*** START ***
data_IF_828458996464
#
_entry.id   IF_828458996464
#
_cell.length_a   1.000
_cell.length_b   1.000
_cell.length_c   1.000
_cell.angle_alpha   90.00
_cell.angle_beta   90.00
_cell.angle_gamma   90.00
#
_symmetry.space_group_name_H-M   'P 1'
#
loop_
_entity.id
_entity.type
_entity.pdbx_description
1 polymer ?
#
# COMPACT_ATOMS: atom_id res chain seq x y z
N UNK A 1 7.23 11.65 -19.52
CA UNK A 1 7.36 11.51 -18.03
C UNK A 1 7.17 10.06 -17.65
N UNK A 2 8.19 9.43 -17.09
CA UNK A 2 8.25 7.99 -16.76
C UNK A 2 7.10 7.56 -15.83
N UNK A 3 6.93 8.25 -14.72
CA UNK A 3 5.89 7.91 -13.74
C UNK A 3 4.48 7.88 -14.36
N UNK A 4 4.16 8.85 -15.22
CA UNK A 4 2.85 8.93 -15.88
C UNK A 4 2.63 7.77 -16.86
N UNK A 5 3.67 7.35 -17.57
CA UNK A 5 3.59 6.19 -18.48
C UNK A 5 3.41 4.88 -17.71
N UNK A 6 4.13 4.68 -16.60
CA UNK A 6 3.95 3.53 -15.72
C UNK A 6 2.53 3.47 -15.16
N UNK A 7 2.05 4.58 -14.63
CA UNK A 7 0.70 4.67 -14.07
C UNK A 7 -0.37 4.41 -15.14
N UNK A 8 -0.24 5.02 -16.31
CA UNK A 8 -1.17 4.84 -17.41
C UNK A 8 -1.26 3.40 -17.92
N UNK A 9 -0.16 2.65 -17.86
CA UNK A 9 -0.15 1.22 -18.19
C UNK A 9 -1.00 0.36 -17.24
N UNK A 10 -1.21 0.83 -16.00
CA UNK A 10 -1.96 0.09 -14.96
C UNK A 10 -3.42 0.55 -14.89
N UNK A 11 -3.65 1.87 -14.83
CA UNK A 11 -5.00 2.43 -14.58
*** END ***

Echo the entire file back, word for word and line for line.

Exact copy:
data_IF_828458996464
#
_entry.id   IF_828458996464
#
_cell.length_a   1.000
_cell.length_b   1.000
_cell.length_c   1.000
_cell.angle_alpha   90.00
_cell.angle_beta   90.00
_cell.angle_gamma   90.00
#
_symmetry.space_group_name_H-M   'P 1'
#
loop_
_entity.id
_entity.type
_entity.pdbx_description
1 polymer ?
#
# COMPACT_ATOMS: atom_id res chain seq x y z
N UNK A 1 7.23 11.65 -19.52
CA UNK A 1 7.36 11.51 -18.03
C UNK A 1 7.17 10.06 -17.65
N UNK A 2 8.19 9.43 -17.09
CA UNK A 2 8.25 7.99 -16.76
C UNK A 2 7.10 7.56 -15.83
N UNK A 3 6.93 8.25 -14.72
CA UNK A 3 5.89 7.91 -13.74
C UNK A 3 4.48 7.88 -14.36
N UNK A 4 4.16 8.85 -15.22
CA UNK A 4 2.85 8.93 -15.88
C UNK A 4 2.63 7.77 -16.86
N UNK A 5 3.67 7.35 -17.57
CA UNK A 5 3.59 6.19 -18.48
C UNK A 5 3.41 4.88 -17.71
N UNK A 6 4.13 4.68 -16.60
CA UNK A 6 3.95 3.53 -15.72
C UNK A 6 2.53 3.47 -15.16
N UNK A 7 2.05 4.58 -14.63
CA UNK A 7 0.70 4.67 -14.07
C UNK A 7 -0.37 4.41 -15.14
N UNK A 8 -0.24 5.02 -16.31
CA UNK A 8 -1.17 4.84 -17.41
C UNK A 8 -1.26 3.40 -17.92
N UNK A 9 -0.16 2.65 -17.86
CA UNK A 9 -0.15 1.22 -18.19
C UNK A 9 -1.00 0.36 -17.24
N UNK A 10 -1.21 0.83 -16.00
CA UNK A 10 -1.96 0.09 -14.96
C UNK A 10 -3.42 0.55 -14.89
N UNK A 11 -3.65 1.87 -14.83
CA UNK A 11 -5.00 2.43 -14.58